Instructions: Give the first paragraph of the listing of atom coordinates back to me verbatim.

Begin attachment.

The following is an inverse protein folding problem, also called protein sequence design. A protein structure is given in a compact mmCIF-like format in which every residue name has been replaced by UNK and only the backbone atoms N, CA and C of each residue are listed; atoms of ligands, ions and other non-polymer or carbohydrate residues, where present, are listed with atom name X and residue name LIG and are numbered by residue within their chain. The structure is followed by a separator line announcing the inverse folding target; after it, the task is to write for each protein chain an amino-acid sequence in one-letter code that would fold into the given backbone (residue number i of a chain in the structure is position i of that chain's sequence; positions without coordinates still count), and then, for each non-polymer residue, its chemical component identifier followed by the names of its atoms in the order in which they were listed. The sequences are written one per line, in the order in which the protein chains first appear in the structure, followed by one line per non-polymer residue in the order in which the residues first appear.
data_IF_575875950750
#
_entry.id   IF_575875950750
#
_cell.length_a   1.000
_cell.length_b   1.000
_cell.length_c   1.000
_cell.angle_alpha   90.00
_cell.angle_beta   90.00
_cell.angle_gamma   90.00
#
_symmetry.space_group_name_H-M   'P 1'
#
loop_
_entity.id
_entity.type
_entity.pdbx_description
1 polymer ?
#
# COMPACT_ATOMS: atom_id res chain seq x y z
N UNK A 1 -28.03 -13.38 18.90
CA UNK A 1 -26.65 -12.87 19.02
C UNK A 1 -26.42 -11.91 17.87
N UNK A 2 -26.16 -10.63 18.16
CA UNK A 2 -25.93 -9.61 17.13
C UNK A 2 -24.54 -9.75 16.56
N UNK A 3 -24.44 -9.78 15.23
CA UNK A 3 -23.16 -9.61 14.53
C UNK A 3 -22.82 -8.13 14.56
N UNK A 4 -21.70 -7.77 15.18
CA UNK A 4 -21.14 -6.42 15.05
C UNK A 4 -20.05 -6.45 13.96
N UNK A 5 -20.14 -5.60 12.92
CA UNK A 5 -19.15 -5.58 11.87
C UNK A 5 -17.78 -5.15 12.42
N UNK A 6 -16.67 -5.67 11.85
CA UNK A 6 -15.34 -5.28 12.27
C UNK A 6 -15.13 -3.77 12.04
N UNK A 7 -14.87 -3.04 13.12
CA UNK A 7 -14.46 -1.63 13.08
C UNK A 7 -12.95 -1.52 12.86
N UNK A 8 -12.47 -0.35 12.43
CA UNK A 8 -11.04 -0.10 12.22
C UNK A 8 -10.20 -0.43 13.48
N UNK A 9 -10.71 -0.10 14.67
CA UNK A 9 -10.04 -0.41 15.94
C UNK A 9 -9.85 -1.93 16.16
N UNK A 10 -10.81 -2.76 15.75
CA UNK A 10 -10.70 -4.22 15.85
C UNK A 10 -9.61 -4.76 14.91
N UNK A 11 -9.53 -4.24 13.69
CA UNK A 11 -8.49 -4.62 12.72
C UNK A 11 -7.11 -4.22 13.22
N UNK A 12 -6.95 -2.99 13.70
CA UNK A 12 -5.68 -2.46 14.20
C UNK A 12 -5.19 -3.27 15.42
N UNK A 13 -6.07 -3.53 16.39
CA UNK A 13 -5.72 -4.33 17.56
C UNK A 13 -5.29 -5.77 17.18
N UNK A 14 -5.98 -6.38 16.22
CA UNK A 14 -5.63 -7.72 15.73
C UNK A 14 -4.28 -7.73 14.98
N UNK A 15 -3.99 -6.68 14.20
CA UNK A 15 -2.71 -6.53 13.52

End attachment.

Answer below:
The following is an inverse protein folding problem, also called protein sequence design. A protein structure is given in a compact mmCIF-like format in which every residue name has been replaced by UNK and only the backbone atoms N, CA and C of each residue are listed; atoms of ligands, ions and other non-polymer or carbohydrate residues, where present, are listed with atom name X and residue name LIG and are numbered by residue within their chain. The structure is followed by a separator line announcing the inverse folding target; after it, the task is to write for each protein chain an amino-acid sequence in one-letter code that would fold into the given backbone (residue number i of a chain in the structure is position i of that chain's sequence; positions without coordinates still count), and then, for each non-polymer residue, its chemical component identifier followed by the names of its atoms in the order in which they were listed. The sequences are written one per line, in the order in which the protein chains first appear in the structure, followed by one line per non-polymer residue in the order in which the residues first appear.